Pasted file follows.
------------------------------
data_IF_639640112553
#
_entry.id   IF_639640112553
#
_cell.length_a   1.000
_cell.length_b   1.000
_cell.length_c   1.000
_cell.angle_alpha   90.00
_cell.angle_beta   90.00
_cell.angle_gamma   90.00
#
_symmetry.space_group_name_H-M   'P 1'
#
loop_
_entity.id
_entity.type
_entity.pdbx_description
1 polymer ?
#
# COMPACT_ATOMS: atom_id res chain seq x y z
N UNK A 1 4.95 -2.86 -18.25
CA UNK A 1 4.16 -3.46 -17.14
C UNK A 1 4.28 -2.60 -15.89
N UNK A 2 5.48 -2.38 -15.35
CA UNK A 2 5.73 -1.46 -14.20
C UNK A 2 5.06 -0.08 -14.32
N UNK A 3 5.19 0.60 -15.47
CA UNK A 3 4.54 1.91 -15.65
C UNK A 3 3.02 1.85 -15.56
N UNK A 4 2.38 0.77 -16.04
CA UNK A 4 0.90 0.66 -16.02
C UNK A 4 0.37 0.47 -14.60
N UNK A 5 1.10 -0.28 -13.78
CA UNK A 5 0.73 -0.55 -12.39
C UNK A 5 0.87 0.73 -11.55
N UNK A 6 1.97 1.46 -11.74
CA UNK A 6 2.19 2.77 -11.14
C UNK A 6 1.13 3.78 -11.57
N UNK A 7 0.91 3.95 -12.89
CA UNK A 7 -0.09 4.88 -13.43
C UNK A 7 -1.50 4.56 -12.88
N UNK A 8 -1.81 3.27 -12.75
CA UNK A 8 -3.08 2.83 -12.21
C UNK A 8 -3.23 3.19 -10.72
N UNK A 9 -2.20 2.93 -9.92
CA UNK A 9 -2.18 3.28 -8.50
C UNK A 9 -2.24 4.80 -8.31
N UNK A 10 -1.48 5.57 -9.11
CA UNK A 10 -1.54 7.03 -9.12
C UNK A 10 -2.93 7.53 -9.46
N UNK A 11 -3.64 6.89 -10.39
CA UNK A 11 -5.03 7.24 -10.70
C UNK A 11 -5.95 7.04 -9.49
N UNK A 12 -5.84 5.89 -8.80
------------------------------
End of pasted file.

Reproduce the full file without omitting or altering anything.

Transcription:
data_IF_639640112553
#
_entry.id   IF_639640112553
#
_cell.length_a   1.000
_cell.length_b   1.000
_cell.length_c   1.000
_cell.angle_alpha   90.00
_cell.angle_beta   90.00
_cell.angle_gamma   90.00
#
_symmetry.space_group_name_H-M   'P 1'
#
loop_
_entity.id
_entity.type
_entity.pdbx_description
1 polymer ?
#
# COMPACT_ATOMS: atom_id res chain seq x y z
N UNK A 1 4.95 -2.86 -18.25
CA UNK A 1 4.16 -3.46 -17.14
C UNK A 1 4.28 -2.60 -15.89
N UNK A 2 5.48 -2.38 -15.35
CA UNK A 2 5.73 -1.46 -14.20
C UNK A 2 5.06 -0.08 -14.32
N UNK A 3 5.19 0.60 -15.47
CA UNK A 3 4.54 1.91 -15.65
C UNK A 3 3.02 1.85 -15.56
N UNK A 4 2.38 0.77 -16.04
CA UNK A 4 0.90 0.66 -16.02
C UNK A 4 0.37 0.47 -14.60
N UNK A 5 1.10 -0.28 -13.78
CA UNK A 5 0.73 -0.55 -12.39
C UNK A 5 0.87 0.73 -11.55
N UNK A 6 1.97 1.46 -11.74
CA UNK A 6 2.19 2.77 -11.14
C UNK A 6 1.13 3.78 -11.57
N UNK A 7 0.91 3.95 -12.89
CA UNK A 7 -0.09 4.88 -13.43
C UNK A 7 -1.50 4.56 -12.88
N UNK A 8 -1.81 3.27 -12.75
CA UNK A 8 -3.08 2.83 -12.21
C UNK A 8 -3.23 3.19 -10.72
N UNK A 9 -2.20 2.93 -9.92
CA UNK A 9 -2.18 3.28 -8.50
C UNK A 9 -2.24 4.80 -8.31
N UNK A 10 -1.48 5.57 -9.11
CA UNK A 10 -1.54 7.03 -9.12
C UNK A 10 -2.93 7.53 -9.46
N UNK A 11 -3.64 6.89 -10.39
CA UNK A 11 -5.03 7.24 -10.70
C UNK A 11 -5.95 7.04 -9.49
N UNK A 12 -5.84 5.89 -8.80